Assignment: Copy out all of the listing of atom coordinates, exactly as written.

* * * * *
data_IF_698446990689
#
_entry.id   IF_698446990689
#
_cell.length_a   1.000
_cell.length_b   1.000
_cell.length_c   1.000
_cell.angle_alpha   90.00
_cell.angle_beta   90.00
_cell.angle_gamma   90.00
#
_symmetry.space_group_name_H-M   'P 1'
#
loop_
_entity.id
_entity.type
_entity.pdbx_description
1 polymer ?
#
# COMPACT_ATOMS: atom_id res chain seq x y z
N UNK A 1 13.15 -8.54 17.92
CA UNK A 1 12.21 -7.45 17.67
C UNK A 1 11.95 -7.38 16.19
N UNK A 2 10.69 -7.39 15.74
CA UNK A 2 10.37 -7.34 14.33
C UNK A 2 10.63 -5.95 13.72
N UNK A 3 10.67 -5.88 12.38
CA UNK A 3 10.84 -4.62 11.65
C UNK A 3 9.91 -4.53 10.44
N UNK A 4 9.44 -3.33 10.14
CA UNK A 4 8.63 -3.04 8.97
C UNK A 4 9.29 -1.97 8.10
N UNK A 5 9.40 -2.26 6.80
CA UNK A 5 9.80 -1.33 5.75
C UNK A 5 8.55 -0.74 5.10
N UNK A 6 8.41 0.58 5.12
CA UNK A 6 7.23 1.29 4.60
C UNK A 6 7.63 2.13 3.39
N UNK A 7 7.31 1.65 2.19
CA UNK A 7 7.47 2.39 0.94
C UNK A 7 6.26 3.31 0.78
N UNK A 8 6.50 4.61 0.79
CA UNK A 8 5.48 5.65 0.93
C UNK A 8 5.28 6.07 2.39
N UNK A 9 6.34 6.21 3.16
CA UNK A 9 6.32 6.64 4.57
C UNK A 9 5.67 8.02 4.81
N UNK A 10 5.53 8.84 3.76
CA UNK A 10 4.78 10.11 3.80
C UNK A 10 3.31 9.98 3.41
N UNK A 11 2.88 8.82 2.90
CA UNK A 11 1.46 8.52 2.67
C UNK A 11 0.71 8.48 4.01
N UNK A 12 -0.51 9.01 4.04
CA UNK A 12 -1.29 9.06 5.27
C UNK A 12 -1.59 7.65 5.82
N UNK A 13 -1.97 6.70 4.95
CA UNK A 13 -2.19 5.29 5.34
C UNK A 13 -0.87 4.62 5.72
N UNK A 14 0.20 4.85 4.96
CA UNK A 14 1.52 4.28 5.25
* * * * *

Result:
data_IF_698446990689
#
_entry.id   IF_698446990689
#
_cell.length_a   1.000
_cell.length_b   1.000
_cell.length_c   1.000
_cell.angle_alpha   90.00
_cell.angle_beta   90.00
_cell.angle_gamma   90.00
#
_symmetry.space_group_name_H-M   'P 1'
#
loop_
_entity.id
_entity.type
_entity.pdbx_description
1 polymer ?
#
# COMPACT_ATOMS: atom_id res chain seq x y z
N UNK A 1 13.15 -8.54 17.92
CA UNK A 1 12.21 -7.45 17.67
C UNK A 1 11.95 -7.38 16.19
N UNK A 2 10.69 -7.39 15.74
CA UNK A 2 10.37 -7.34 14.33
C UNK A 2 10.63 -5.95 13.72
N UNK A 3 10.67 -5.88 12.38
CA UNK A 3 10.84 -4.62 11.65
C UNK A 3 9.91 -4.53 10.44
N UNK A 4 9.44 -3.33 10.14
CA UNK A 4 8.63 -3.04 8.97
C UNK A 4 9.29 -1.97 8.10
N UNK A 5 9.40 -2.26 6.80
CA UNK A 5 9.80 -1.33 5.75
C UNK A 5 8.55 -0.74 5.10
N UNK A 6 8.41 0.58 5.12
CA UNK A 6 7.23 1.29 4.60
C UNK A 6 7.63 2.13 3.39
N UNK A 7 7.31 1.65 2.19
CA UNK A 7 7.47 2.39 0.94
C UNK A 7 6.26 3.31 0.78
N UNK A 8 6.50 4.61 0.79
CA UNK A 8 5.48 5.65 0.93
C UNK A 8 5.28 6.07 2.39
N UNK A 9 6.34 6.21 3.16
CA UNK A 9 6.32 6.64 4.57
C UNK A 9 5.67 8.02 4.81
N UNK A 10 5.53 8.84 3.76
CA UNK A 10 4.78 10.11 3.80
C UNK A 10 3.31 9.98 3.41
N UNK A 11 2.88 8.82 2.90
CA UNK A 11 1.46 8.52 2.67
C UNK A 11 0.71 8.48 4.01
N UNK A 12 -0.51 9.01 4.04
CA UNK A 12 -1.29 9.06 5.27
C UNK A 12 -1.59 7.65 5.82
N UNK A 13 -1.97 6.70 4.95
CA UNK A 13 -2.19 5.29 5.34
C UNK A 13 -0.87 4.62 5.72
N UNK A 14 0.20 4.85 4.96
CA UNK A 14 1.52 4.28 5.25